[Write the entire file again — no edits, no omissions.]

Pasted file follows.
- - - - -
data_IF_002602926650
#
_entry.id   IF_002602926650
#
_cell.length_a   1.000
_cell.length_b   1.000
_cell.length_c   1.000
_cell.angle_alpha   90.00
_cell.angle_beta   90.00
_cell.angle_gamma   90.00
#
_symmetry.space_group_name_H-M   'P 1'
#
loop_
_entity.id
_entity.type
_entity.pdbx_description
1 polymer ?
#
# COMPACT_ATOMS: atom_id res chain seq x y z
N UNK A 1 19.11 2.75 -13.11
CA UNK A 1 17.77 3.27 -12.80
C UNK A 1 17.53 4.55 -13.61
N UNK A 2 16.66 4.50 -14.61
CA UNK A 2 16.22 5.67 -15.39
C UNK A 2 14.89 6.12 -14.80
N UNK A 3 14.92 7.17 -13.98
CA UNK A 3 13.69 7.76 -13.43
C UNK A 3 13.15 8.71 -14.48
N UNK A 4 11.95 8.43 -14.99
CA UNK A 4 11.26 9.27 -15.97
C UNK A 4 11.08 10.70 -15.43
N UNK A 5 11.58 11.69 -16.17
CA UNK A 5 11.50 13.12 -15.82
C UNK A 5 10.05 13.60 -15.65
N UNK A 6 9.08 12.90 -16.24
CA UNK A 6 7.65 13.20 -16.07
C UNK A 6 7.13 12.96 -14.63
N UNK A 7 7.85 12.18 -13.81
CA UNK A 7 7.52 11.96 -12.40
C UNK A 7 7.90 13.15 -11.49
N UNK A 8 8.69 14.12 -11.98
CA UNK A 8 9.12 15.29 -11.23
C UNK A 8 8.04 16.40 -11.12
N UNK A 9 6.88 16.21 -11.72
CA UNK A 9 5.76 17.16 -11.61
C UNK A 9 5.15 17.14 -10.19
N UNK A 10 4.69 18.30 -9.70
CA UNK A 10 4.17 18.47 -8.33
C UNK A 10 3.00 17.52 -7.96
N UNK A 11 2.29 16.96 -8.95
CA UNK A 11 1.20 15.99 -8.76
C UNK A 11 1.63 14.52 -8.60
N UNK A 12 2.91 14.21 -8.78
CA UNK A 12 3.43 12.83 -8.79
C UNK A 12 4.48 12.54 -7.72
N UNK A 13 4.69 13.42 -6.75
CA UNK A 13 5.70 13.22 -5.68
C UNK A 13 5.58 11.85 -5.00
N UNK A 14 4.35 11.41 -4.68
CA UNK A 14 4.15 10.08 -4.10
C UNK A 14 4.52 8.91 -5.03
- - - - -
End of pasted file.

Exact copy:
data_IF_002602926650
#
_entry.id   IF_002602926650
#
_cell.length_a   1.000
_cell.length_b   1.000
_cell.length_c   1.000
_cell.angle_alpha   90.00
_cell.angle_beta   90.00
_cell.angle_gamma   90.00
#
_symmetry.space_group_name_H-M   'P 1'
#
loop_
_entity.id
_entity.type
_entity.pdbx_description
1 polymer ?
#
# COMPACT_ATOMS: atom_id res chain seq x y z
N UNK A 1 19.11 2.75 -13.11
CA UNK A 1 17.77 3.27 -12.80
C UNK A 1 17.53 4.55 -13.61
N UNK A 2 16.66 4.50 -14.61
CA UNK A 2 16.22 5.67 -15.39
C UNK A 2 14.89 6.12 -14.80
N UNK A 3 14.92 7.17 -13.98
CA UNK A 3 13.69 7.76 -13.43
C UNK A 3 13.15 8.71 -14.48
N UNK A 4 11.95 8.43 -14.99
CA UNK A 4 11.26 9.27 -15.97
C UNK A 4 11.08 10.70 -15.43
N UNK A 5 11.58 11.69 -16.17
CA UNK A 5 11.50 13.12 -15.82
C UNK A 5 10.05 13.60 -15.65
N UNK A 6 9.08 12.90 -16.24
CA UNK A 6 7.65 13.20 -16.07
C UNK A 6 7.13 12.96 -14.63
N UNK A 7 7.85 12.18 -13.81
CA UNK A 7 7.52 11.96 -12.40
C UNK A 7 7.90 13.15 -11.49
N UNK A 8 8.69 14.12 -11.98
CA UNK A 8 9.12 15.29 -11.23
C UNK A 8 8.04 16.40 -11.12
N UNK A 9 6.88 16.21 -11.72
CA UNK A 9 5.76 17.16 -11.61
C UNK A 9 5.15 17.14 -10.19
N UNK A 10 4.69 18.30 -9.70
CA UNK A 10 4.17 18.47 -8.33
C UNK A 10 3.00 17.52 -7.96
N UNK A 11 2.29 16.96 -8.95
CA UNK A 11 1.20 15.99 -8.76
C UNK A 11 1.63 14.52 -8.60
N UNK A 12 2.91 14.21 -8.78
CA UNK A 12 3.43 12.83 -8.79
C UNK A 12 4.48 12.54 -7.72
N UNK A 13 4.69 13.42 -6.75
CA UNK A 13 5.70 13.22 -5.68
C UNK A 13 5.58 11.85 -5.00
N UNK A 14 4.35 11.41 -4.68
CA UNK A 14 4.15 10.08 -4.10
C UNK A 14 4.52 8.91 -5.03